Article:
I’ve just finished a first read-through of the first half of the new book, which has involved slashing lots of stuff out because I write too long. It reminded me of last time I did this, two and a half years ago. I had to cut about 40,000 words from the first draft of Three Sheets, and some good stuff ended up on the cutting room floor. I fought to keep the following scene in because it’s one of my favourites, but I lost. It makes me laugh whenever I think of it, and I hope it raises a smile for you too. I’m just east of Greenwich Village, New York. It’s late afternoon during a long day of pub crawling, when I still have a couple of hours to kill before meeting Garret Oliver for the first time…
An hour later, walking again when the rain has slackened fractionally, I spot a bar painted all black outside, with red curtains pulled closed across the windows. Through the door, all I can see is a dull red glow. The smell of a university gig venue wafts out.
A stag’s head perches above the bar, almost hidden under a collection of lacy red, black and pink bras draped from its antlers. A sign taped on the mirror behind the bar reads, “Do not touch the bartenders.”
I order a Sam Adams. The guy leaning on the bar next to me, bulging T-shirt and wispy ponytail, snorts with derision when I speak. All the guys perched at the bar are drinking bottles of Bud, apart from one who is nursing a Pabst Blue Ribbon. I didn’t think they even made this stuff any more. I find out later that there is a growing market for ‘relic beers’, the brands that disappeared in the Beer Wars. Now brewed under licence as budget brands, they sell for nostalgic reasons, but also benefit from the protest against globalisation and saturation marketing. In Portland’s one anarchist bar Pabst outsells Miller Lite.
Something tells me that my friend here is not drinking it to demonstrate solidarity with the anti-capitalists. I’m at the corner of the bar, and the guy who sneered at my Sam Adams is talking across me to another guy whose arms are covered in tattoos. “Yeah, when I was doin’ time, I used to do a lot of painting. Guys would come up to me all the time and ask me to do tattoos. The whole thing – they had the needles and ink ready to go. I’m like, no, no, I don’t work on skin. But they just kept on and on.” He shakes his head and takes a long pull from his bottle.
“So… did you do ‘em?” asks the tattooed guy.
“Well, no. I told you, I don’t work on skin.”
They go back to contemplating their beers in silence.
I become acutely aware that I’m carrying a Saks Fifth Avenue bag. This is only because I always buy underwear whenever I come to New York because it’s half the price it is at home, but these guys don’t know that, and my poncey craft beer has just arrived (in a Bud Light glass, admittedly – maybe the barmaid is trying to protect me.) Suddenly, with overwhelming certainty, I realise I am Niles Crane.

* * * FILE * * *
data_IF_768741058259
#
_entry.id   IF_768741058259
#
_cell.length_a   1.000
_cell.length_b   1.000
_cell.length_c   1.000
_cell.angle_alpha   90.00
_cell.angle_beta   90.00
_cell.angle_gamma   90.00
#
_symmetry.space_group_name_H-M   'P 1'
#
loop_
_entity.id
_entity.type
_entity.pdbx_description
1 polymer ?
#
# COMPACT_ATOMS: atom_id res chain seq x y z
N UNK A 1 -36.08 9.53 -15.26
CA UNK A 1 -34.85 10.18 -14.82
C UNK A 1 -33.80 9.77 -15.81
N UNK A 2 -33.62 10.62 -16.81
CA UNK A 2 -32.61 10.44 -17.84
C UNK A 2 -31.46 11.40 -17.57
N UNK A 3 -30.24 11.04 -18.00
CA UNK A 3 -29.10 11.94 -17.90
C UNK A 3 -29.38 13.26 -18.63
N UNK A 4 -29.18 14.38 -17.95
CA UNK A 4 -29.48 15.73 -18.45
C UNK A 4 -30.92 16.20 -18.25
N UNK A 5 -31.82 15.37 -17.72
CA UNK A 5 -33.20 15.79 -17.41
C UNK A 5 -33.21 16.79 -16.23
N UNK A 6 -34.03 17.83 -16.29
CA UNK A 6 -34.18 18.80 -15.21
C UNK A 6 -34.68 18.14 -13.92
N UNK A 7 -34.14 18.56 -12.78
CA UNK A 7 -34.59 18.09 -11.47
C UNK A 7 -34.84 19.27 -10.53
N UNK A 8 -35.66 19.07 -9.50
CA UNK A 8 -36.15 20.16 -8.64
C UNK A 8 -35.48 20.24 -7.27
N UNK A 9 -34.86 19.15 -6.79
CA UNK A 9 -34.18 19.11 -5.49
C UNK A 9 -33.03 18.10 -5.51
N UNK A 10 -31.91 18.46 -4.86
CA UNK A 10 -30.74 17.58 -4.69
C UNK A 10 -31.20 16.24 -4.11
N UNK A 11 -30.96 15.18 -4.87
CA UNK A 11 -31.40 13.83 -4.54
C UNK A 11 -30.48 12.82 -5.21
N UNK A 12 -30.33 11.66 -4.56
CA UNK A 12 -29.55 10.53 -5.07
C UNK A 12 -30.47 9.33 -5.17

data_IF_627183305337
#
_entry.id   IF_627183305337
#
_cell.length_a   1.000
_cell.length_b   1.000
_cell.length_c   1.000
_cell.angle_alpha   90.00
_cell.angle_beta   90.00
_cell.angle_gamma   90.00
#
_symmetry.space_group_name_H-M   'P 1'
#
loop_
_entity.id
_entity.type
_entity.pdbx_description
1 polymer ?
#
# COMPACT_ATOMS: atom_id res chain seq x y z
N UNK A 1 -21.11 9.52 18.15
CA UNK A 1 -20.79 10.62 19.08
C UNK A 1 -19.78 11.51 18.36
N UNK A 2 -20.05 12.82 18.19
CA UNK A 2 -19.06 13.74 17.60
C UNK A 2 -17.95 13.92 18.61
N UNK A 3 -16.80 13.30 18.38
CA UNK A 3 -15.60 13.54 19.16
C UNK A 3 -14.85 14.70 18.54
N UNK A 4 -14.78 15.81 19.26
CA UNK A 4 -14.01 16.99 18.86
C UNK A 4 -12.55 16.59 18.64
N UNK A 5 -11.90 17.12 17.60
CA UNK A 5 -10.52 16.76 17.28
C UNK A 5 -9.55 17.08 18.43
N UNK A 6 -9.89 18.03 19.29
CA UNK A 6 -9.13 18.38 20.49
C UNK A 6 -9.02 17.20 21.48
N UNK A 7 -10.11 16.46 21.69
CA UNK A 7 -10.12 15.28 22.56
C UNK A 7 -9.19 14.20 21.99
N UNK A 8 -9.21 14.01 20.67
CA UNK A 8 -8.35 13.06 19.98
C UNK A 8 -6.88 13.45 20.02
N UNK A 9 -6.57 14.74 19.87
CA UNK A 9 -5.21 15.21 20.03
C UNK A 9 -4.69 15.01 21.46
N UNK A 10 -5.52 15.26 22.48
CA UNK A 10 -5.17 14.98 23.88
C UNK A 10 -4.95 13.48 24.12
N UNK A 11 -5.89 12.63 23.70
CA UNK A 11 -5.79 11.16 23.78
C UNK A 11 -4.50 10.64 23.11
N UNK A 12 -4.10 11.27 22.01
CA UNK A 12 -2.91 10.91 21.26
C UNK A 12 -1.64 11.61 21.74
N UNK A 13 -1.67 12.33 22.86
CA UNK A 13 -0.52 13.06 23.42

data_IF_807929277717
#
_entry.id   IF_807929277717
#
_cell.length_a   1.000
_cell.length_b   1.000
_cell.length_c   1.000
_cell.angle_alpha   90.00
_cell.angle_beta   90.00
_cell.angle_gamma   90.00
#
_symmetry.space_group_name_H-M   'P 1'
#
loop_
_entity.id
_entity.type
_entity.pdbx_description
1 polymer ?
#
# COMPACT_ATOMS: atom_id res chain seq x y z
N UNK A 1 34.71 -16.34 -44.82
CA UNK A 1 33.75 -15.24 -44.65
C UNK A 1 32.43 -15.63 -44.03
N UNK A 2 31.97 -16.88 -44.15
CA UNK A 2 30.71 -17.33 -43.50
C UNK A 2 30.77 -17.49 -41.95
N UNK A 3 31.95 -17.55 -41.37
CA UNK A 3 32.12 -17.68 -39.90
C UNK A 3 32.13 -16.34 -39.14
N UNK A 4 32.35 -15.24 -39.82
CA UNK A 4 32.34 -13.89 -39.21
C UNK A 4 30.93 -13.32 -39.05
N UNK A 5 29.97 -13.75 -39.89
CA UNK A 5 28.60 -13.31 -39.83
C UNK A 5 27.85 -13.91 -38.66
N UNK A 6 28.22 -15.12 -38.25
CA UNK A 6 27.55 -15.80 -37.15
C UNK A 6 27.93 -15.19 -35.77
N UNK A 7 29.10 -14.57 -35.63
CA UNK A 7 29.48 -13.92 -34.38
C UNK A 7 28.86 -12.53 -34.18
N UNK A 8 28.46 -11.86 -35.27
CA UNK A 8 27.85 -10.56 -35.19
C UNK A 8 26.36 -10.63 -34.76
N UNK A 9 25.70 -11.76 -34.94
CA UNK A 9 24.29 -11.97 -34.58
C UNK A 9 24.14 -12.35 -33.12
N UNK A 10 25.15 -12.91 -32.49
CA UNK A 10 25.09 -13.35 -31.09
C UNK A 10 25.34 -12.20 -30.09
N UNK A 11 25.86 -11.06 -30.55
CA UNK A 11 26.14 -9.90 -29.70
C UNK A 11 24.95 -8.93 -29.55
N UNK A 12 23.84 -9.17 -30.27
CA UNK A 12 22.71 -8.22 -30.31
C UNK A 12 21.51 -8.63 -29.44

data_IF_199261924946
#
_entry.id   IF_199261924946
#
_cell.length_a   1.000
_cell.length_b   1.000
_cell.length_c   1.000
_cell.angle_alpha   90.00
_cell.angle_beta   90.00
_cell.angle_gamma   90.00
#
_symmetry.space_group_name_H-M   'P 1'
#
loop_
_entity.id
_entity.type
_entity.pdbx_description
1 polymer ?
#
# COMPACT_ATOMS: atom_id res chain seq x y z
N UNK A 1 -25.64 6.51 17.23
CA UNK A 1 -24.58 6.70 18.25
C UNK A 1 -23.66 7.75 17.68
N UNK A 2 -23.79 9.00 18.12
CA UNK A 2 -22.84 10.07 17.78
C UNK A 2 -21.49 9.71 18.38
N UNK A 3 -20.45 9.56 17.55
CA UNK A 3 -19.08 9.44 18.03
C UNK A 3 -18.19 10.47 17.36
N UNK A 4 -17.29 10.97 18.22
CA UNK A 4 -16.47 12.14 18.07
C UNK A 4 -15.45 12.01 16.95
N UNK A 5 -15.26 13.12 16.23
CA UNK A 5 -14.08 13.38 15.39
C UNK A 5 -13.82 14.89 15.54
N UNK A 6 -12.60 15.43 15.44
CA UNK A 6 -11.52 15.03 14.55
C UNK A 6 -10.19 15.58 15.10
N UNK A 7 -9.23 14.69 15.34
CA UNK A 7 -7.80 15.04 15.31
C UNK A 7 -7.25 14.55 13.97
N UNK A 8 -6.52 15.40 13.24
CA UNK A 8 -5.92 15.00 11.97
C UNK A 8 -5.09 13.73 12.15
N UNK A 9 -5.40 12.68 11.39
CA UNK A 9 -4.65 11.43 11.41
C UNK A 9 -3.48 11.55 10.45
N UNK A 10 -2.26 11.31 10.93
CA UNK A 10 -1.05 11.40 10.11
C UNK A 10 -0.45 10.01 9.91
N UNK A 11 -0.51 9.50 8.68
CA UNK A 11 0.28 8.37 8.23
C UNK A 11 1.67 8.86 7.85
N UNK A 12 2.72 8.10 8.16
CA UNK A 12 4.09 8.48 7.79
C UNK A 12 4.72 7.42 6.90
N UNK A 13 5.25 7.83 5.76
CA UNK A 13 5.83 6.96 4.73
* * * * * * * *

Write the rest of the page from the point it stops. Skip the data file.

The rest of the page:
There’s one vacant stool at the bar, between the Sam-Adams-hating Prison Artist and the – really rather large – tattooed man. I decide to head for a table instead. This means I stand no chance of being able to strike up a conversation, but maybe that’s for the best.
I can choose between two tables: one right by the exit, the other by the jukebox. The only other seating in the place is a long bench running around two walls. A pool table dominates the centre of the room, a Galaxian video game and a pinball machine the remaining wall. I take the jukebox table, to prove (to myself) that I’m not totally chicken.
Someone has scrawled above the juke box in pink chalk, “Play 4202 and Jamie will dance.” I wonder if Jamie is the barmaid on duty. She looks like she might dance, if the music was suitably industrial: tall, stick-thin, dressed head-to-toe in black with lace, rips and piercings throughout. Or maybe Jamie is a boy’s name. He might be one of my new friends at the bar.
A couple of guys go outside for a fag (sorry, I really should say ‘cigarette’ while we’re in here). Even here the no smoking rule is observed. They come back in, and now the barmaid goes out. Then the guys all follow her back out to chat to her while she smokes. Suddenly I’m entirely alone in the bar, with a big bunch of guys outside blocking the exit.
The bar is called 2 by 4 because it’s on the corner of 2nd Street at 4th Avenue. (You can visit next time you’re in town). But now the name suggests a piece of two-by-four; a hefty chunk of wood, such as you might use to beat someone to death. Once you’ve broken all the pool cues.
Perhaps now I could go and check out what 4202 is, but I really, really don’t want them to think I’m about to put on some music in their pub. I waver too long, and they drift back in. My exit clear, I dart out and head west, carrying my Saks bag low.